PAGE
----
Brand management Stuttgart - Ruess Group
In the area of B2B, it is currently assumed that the brand has an overall influence on the purchase decision of around 20-25 percent. A strong brand reveals its strength primarily by giving employees in the buying centre a higher degree of certainty in their decision and by making a stronger case to justify investment decisions to management. Furthermore, brand communication is more effective in achieving a high level of recognition, especially in new markets.
in favour of a long-term, in-depth strategy
brand management in the digital age
The conscious reflection and control of brand management is often only weakly developed. And this despite the findings of neuro-marketing and cognitive psychology (e.g. Nobel Prize winner Daniel Kahnemann: Quick thinking, slow thinking. Munich 2012) the awareness is growing that purchasing decisions are often pre-decided or at least strongly influenced by the unconscious. In contrast to consumer marketing, where the influence of the brand on the purchase decision is many times higher, depending on the segment, research estimates that in B2B business the brand has a share in the range of 20-25%. A strong brand unfolds its strength above all by giving the people in the buying centre greater certainty for their decision and by making it easier to justify the decision to invest to management. Moreover, there is sometimes a certain pride of ownership and the feeling of doing good for one’s colleagues and employees with a good brand, giving them recognisably good working tools.
In the case of strongly export-oriented companies, there is an additional benefit of a well-managed brand: With the support of targeted communication measures, it is easier for it to be noticed and recognised in new markets. With the strategic consistency and creative inspiration of an advertising agency, it builds up awareness and profile more quickly. Even in the digital age, the specialist media, with their campaigns and continuous PR, play a key role here, as current market research and industry discussions clearly indicate. The highly fractionalised digital channels and One2One marketing do not, or hardly ever, achieve this. Brands need a broad public perception and large formats for their development.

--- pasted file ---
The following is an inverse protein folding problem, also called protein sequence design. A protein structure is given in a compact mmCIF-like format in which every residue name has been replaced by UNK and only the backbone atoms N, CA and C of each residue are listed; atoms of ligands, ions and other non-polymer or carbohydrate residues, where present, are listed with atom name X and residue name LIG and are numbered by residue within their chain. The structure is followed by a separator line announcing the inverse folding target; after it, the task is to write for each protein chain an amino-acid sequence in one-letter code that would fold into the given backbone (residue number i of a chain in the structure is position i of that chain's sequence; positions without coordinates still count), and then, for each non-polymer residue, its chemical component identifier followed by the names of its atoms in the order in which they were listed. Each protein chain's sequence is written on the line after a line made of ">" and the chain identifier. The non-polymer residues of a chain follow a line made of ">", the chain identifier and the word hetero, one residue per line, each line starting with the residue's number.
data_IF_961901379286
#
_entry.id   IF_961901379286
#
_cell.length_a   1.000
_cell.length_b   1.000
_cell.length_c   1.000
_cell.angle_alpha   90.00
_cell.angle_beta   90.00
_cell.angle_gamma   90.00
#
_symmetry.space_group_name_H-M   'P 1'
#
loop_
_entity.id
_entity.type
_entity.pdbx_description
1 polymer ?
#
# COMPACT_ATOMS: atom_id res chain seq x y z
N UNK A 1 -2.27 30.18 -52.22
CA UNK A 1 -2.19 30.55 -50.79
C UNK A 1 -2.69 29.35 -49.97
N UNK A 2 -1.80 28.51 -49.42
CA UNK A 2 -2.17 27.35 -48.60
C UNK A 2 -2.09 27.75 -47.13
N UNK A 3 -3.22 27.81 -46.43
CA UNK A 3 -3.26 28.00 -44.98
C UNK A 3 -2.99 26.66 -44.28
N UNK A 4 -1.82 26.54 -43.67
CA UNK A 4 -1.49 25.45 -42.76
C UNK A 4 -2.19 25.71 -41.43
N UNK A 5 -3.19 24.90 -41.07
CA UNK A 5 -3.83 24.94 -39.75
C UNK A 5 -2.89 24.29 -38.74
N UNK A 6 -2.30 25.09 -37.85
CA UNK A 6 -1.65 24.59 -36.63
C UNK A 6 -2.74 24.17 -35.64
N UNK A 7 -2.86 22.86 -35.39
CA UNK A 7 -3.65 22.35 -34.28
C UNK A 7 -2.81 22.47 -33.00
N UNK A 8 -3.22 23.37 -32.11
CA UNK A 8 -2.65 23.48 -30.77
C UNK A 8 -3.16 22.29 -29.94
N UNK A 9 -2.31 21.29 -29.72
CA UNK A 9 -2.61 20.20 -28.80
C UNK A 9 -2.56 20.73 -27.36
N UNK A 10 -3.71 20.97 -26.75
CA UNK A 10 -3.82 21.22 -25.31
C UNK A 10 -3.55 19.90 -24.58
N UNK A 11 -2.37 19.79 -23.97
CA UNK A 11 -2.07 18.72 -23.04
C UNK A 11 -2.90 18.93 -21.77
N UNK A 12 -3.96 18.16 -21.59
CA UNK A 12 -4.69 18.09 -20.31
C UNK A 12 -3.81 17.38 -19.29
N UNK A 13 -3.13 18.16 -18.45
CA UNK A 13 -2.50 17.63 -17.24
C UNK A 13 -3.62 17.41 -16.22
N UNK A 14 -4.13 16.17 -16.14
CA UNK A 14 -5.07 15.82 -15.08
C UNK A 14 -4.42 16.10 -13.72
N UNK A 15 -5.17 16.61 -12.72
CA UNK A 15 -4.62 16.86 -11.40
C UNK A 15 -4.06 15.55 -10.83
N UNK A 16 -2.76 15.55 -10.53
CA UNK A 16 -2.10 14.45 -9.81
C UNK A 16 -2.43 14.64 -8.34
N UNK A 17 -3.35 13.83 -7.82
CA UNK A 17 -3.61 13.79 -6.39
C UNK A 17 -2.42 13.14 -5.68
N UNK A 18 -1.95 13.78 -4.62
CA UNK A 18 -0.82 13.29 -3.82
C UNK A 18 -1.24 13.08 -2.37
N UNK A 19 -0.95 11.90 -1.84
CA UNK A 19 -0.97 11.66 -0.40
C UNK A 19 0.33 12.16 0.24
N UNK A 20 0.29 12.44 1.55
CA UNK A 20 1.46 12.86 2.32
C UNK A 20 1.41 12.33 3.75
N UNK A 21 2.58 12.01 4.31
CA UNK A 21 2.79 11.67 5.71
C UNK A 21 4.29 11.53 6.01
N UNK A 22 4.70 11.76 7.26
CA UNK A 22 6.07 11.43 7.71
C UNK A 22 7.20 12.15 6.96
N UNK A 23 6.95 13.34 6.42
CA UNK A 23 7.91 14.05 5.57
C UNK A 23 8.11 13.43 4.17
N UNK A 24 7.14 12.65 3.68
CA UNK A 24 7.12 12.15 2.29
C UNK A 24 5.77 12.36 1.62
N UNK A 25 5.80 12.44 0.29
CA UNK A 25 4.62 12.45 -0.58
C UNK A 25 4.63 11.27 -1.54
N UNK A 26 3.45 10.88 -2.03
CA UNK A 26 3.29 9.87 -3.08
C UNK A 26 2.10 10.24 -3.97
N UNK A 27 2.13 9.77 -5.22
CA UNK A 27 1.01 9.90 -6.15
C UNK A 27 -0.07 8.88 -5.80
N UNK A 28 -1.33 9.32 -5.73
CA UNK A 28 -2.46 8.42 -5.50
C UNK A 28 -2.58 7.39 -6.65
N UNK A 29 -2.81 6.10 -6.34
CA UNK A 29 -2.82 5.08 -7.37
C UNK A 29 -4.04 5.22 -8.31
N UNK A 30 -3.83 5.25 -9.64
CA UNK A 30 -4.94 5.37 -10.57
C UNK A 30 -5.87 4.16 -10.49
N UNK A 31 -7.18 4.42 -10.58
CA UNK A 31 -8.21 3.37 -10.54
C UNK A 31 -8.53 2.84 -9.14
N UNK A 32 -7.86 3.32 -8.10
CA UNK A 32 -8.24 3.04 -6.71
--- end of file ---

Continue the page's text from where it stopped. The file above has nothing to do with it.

However, the interactive functions of digital communication have made brand management aware that there is an important dimension in the type and intensity of interaction possibilities for brands – a dimension which, if you look at the very similar design of many websites, is often considered more important today than the appearance of the brand. What role does the brand play in the everyday environment of the target groups? How close is the relationship? Does the brand include me in its processes? Can I become part of the story the brand tells? How do I experience the brand across all touchpoints? Such issues have become more important in many cases.
Relationship marketing, which was designed at the end of the 1990s, is back in business today under new technological possibilities. Whether as a service, as a community offer, as a cultural offer or as an offer of meaning. It is no longer what a brand pretends to be, but what it actually means to us in everyday life that is decisive. Brand management in the network economy means navigating through networks of meaning and taking advantage of their opportunities – also with the help of data analysis. Transaction marketing and brand management that puts products and their unique customer benefits in the foreground was and is only one side of the coin, especially in market segments with mature products.
Especially in the current start-up fever triggered by digitalisation, it would be advisable in the B2B context to involve brand experts from the very beginning to ensure that a high degree of stringency is created across all dimensions of the new brand, and that the perception and needs of the target group are uniquely taken into account. This may help avoid excessive marketing efforts from the outset. How realistic it is that many new products are “transformational” products, which, via viral effects and a strong benefit, do their own marketing right along with them, as Matthias Schrader postulates that this is marked with a question mark.
As a consistently interdisciplinary agency, we view brands from many different perspectives. We continuously support our clients on various levels and have realised countless projects. We apply this extensive practical experience in consulting, concept development and implementation. Brand consulting with the Ruess Group increases your success.
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